Cleaning (or “sweeping”) a chimney is a messy job, but it ought to be done regularly to remove built-up creosote and soot, which can catch fire or obstruct the air flowing through the chimney.
Restricted airflow can cause a fireplace to operate poorly and sometimes cause soot and ash to blow back into the house.
It’s often wise to hire a chimney sweep for this job, but you can do it yourself if it’s possible for you to work safely on the roof and you can reach the top of the chimney. You’ll need:
• A steel chimney-sweeping brush
• A rope the length of the flue and the chimney
• A water-filled plastic jug to serve as a weight for the brush
• A heavy-duty vacuum cleaner
Here’s how to sweep a chimney:
Tape plastic sheeting across the mouth of your fireplace. Use old sheets or dropcloths to protect nearby rugs and furnishings. Plan to wear a dust mask, gloves, and goggles to protect yourself from the dust, ash, and soot.
Carefully climb onto the roof and, if the chimney has a cap or spark catcher attached to the top, remove it. Tie the water-filled jug to the bottom end of the chimney brush and the long rope to the top end.
Lower the weight and brush down into the chimney, all the way to the bottom, and then pull it back up. Pass it through several times until it comes up relatively free of debris. Let the dust settle, and then return back inside and vacuum out the soot and debris that has fallen into the fireplace.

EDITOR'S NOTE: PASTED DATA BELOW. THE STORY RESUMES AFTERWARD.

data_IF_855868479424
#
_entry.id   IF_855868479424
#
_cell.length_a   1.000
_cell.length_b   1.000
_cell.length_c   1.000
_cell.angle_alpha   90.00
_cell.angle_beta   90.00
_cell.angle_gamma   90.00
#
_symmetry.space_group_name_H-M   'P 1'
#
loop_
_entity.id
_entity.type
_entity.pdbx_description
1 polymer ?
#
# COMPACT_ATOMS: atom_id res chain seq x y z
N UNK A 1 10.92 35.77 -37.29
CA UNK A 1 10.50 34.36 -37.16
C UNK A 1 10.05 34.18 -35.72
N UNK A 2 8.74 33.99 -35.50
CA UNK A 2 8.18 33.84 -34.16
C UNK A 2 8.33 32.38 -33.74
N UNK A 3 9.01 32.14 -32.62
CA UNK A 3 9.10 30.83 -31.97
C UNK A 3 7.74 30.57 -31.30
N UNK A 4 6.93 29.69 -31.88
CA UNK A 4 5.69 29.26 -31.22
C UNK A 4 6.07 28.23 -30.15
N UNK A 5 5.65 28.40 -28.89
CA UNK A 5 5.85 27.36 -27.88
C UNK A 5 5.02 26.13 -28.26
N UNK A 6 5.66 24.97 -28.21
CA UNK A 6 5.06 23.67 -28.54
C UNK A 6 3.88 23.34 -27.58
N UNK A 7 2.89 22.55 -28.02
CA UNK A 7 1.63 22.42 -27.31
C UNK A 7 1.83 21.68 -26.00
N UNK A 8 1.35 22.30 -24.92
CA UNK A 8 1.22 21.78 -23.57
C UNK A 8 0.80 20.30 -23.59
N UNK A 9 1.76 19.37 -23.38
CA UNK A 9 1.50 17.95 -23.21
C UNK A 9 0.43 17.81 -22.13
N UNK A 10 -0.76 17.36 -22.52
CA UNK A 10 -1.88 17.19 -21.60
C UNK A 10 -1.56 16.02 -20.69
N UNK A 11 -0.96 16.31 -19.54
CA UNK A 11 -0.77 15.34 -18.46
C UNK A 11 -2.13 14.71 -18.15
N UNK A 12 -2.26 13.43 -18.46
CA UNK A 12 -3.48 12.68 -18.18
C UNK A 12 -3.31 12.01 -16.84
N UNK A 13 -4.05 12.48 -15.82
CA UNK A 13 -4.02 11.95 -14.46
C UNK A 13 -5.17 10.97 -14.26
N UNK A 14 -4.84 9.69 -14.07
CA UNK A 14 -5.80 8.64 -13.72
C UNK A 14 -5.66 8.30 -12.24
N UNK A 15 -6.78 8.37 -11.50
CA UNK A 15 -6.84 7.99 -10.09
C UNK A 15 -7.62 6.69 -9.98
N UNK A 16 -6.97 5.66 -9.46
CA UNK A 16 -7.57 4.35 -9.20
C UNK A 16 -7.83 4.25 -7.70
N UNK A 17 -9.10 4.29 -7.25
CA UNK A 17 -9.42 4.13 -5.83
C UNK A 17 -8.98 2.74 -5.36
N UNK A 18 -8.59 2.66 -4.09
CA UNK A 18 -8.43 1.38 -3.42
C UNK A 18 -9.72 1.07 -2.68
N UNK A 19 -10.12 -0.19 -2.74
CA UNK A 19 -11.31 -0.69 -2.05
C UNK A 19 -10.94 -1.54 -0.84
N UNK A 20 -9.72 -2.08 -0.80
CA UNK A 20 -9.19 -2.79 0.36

If your chimney isn’t equipped with a damper, costly heated air is being drawn out through the chimney every day. Have a mason install a damper inside the chimney, or mount a special chimney cap on top that includes a damper.
Inspect your chimney at the beginning of each heating season. Shine a flashlight up inside and look for obstructions such as leaves or birds’ nests; also check for soot buildup.
Burning highly resinous wood such as pine will cause flammable creosote (a saplike material) to build up on the inner walls of the chimney. Also look for any missing or cracked flue tiles.
From the outside or on the roof, look for crumbling mortar, loose or missing bricks, or flashing that has pulled away from the roof and the chimney.
If you live in earthquake country, check your chimney for cracks after noticeable temblors. Some cracks are harmless, but others may need to be repaired to prevent them from becoming a fire hazard.
For repair information, see Chimney Repairs.